Ask an expert: How can I stay awake at work without trips to the coffee machine?

Sleep expert Dr. John Fleetham breaks down what you can do to feel more well-rested and alert.

Sleep is vital to a healthy mind and body, yet many of us have trouble getting enough of it—leading to sick days, mood swings and reduced productivity. Respirologist and Vancouver Coastal Health Research Institute (VCHRI) scientist Dr. John Fleetham recommends making sleep a priority to avoid heavy eyelids and nodding heads. 

Q: I am feeling grumpy and foggy every Monday morning. Is lack of sleep the cause?
A:
Absolutely, yes. Poor sleep can lead to poor health. If you do not sleep well, you have trouble concentrating, reduced memory and increased irritability. You are also more prone to infections and occupational and motor vehicle accidents. Lack of sleep also leads to a greater risk of weight gain, developing Type 2 diabetes and a decreased life expectancy. The secret to happiness and workplace productivity lies in a good night’s sleep. 

Q: Is one night of good sleep each week enough?
A:
No. The key to a long and happy life is a healthy diet, regular exercise and getting enough sleep. We hear a lot about diet and exercise, but not enough about the importance of sleep. It has been clearly shown that adults should get between seven and eight hours of sleep. If you sleep less or more than that, studies show your life expectancy is lowered. You should aim for seven to eight hours every night. 

    Q: Is it okay to drink coffee to stay awake when I am feeling tired?
    A:
    Caffeine—found in coffee, tea and chocolate—is a stimulant that also has other side effects. If you need caffeine to stay awake, this might point to poor sleep or an underlying sleep disorder. Caffeine in the morning is okay, as long as it does not interfere with sleep that night. However, if you are consuming caffeine and are not able to sleep seven to eight hours, it could be doing more harm than good—or an undiagnosed sleep disorder may be preventing you from getting enough rest. 

    For most people, it is wise to avoid caffeine after midday if you have trouble with your sleep.  

    Q: Would going into work a bit later help me stay more alert during the day?
    A:
    The best thing is to get up at the same time every morning. The problem is that people change their routine on weekends and go to bed later. Then, on Monday morning, they have to change their sleep habit and get up earlier than they are used to from the previous days. It is important have a regular sleep routine in which you set your alarm for the same time every day, including on weekends, and go to bed early enough to get seven to eight hours of sleep.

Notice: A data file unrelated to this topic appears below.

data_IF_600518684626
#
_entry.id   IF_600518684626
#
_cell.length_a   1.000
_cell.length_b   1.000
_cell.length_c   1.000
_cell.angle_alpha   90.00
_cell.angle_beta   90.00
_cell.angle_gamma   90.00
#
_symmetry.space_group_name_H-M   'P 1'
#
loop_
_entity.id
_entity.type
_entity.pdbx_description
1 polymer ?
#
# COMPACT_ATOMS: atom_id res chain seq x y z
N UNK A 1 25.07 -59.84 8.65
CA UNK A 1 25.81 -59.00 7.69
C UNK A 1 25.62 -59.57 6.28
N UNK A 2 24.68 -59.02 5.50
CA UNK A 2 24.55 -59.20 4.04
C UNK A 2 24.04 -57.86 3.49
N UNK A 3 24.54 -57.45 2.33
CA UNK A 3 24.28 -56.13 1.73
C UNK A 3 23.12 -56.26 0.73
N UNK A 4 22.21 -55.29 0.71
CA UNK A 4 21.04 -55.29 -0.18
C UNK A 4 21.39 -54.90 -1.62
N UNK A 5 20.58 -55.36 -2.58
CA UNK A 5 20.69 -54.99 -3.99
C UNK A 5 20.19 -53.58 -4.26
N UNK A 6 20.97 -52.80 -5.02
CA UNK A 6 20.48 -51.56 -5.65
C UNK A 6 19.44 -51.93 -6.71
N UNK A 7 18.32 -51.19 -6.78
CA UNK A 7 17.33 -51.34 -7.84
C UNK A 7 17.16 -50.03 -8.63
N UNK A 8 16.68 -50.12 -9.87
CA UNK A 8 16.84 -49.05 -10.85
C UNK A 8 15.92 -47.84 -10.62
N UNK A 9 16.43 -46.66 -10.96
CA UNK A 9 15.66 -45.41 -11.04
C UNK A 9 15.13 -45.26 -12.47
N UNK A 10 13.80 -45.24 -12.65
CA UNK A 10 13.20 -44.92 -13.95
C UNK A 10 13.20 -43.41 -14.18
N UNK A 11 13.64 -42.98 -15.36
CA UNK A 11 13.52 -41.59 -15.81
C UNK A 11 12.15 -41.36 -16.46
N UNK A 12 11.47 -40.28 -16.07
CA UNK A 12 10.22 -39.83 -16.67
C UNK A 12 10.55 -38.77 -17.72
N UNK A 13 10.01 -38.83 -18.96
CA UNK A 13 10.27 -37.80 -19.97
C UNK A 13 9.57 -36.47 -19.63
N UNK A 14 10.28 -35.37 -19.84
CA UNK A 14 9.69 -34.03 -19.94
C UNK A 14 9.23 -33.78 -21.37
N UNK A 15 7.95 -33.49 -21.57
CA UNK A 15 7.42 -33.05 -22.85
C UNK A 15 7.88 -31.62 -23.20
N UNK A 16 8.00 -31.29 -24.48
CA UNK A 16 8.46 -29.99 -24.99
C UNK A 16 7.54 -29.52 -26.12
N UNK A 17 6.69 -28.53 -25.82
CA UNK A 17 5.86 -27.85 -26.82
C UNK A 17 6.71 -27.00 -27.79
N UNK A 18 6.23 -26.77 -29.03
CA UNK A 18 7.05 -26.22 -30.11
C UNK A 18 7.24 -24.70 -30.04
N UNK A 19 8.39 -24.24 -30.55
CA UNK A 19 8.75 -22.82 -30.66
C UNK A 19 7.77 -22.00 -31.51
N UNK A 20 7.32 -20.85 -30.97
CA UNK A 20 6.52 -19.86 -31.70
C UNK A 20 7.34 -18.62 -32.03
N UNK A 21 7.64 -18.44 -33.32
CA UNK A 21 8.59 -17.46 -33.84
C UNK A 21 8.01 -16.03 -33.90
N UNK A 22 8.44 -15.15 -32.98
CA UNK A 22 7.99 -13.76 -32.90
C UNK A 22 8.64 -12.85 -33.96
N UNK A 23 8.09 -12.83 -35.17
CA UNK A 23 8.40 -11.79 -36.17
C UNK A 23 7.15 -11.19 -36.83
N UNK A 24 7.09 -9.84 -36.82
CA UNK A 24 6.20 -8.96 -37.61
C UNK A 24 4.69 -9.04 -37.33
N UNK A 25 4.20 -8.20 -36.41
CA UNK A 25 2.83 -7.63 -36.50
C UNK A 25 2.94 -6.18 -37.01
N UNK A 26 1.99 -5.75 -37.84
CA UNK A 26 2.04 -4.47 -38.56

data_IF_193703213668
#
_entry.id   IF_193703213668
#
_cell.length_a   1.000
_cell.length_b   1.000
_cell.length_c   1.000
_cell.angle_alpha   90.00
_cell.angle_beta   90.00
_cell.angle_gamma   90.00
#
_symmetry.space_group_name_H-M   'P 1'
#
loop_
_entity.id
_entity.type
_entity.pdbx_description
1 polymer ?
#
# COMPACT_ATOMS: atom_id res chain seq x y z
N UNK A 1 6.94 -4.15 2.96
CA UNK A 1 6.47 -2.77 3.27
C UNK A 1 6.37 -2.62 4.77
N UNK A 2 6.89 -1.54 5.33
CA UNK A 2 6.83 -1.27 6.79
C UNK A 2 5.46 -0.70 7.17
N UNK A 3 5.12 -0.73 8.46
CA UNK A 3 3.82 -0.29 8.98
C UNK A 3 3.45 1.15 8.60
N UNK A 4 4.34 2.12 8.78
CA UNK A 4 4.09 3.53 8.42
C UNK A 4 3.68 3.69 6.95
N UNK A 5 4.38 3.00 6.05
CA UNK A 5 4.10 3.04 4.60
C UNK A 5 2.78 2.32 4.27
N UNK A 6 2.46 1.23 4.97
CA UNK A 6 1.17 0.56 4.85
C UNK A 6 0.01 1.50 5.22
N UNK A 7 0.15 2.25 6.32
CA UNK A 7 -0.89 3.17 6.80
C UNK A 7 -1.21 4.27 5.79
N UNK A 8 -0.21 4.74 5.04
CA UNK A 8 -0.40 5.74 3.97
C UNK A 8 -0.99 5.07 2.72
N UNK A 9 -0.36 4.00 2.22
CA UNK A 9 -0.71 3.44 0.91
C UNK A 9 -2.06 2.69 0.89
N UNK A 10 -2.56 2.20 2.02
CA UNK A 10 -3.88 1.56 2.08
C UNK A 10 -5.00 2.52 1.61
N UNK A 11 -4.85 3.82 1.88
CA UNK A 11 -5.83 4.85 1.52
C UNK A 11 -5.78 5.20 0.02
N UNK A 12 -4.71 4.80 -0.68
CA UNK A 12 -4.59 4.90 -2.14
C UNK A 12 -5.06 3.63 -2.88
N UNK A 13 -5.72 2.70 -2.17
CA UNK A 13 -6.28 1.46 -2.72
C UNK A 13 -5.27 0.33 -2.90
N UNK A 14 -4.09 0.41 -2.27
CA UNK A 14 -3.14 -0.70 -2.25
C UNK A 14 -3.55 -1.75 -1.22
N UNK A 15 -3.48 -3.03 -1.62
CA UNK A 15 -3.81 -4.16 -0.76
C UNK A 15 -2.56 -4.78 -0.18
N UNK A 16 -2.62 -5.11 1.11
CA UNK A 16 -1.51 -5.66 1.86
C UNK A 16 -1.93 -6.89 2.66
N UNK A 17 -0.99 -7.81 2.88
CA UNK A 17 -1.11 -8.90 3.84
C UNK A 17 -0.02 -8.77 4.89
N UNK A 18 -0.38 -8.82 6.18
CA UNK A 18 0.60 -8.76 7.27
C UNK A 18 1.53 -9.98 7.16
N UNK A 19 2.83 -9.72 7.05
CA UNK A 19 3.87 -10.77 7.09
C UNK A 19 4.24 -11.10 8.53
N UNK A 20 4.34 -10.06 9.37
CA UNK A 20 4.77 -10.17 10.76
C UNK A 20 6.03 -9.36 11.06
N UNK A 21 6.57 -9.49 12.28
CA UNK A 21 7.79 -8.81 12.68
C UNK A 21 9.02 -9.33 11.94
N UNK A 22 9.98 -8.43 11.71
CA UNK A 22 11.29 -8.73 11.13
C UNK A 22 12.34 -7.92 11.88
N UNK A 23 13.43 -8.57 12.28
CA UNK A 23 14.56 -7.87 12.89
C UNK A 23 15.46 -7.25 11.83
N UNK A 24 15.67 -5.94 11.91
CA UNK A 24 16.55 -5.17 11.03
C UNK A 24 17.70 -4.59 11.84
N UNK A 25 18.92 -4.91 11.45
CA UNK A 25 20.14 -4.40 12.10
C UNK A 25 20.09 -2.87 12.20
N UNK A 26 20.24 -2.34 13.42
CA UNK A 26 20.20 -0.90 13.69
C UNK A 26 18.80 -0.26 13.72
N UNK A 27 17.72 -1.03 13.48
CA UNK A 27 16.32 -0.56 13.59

Q: How can I catch up on lost sleep and make sure I get a good night’s sleep?
    A: 
    It is important to develop good sleep hygiene. This means building routine and fostering habits for a better night’s rest, including: 

    • banning blue light from electronics in the bedroom
    • reducing noise in your sleeping area
    • avoiding naps during the daytime
    • doing neutralizing activities—such as reading a book—before bedtime
    • avoiding scary entertainment—such as a horror film—before going to sleep
    • using an appropriate pillow to reduce back pain
    • using a mattress protector to avoid breathing in allergens from dust mites
    • reserving the bedroom for sleep and sex
    • exercising in the morning instead of the evening
    • avoiding eating late in the evening
    • reducing alcohol consumption
    • keeping pets off the bed
    • using sleep aid medication very cautiously

    Q: What can employers and employees do to make it easier for everyone to get enough rest?
    A:
    They should make sleep a priority. Professional hockey teams have sleep consultants to help their players adjust to frequent schedule changes and different time zones, as players travel to different cities for games. Other organizations should borrow from this and make sleep a higher priority for their employees by scheduling workers in a way that is more sleep-friendly and makes it easier for workers’ bodies to adjust. 

    Dr. Fleetham has been a University of British Columbia professor of medicine since 1992. His research investigates respiratory sleep and neuromuscular disorders, with a special focus on obstructive sleep apnea. He is the head of the Vancouver Coastal Health Sleep Disorder Program, a member of the executive of the Canadian Sleep and Circadian Network and the vice-president of the Canadian Sleep Society. Until recently, he was director of the Vancouver Coastal Health Research Institute Respiratory, Critical Care and Cardiac Sciences Unit.

     

    Share this article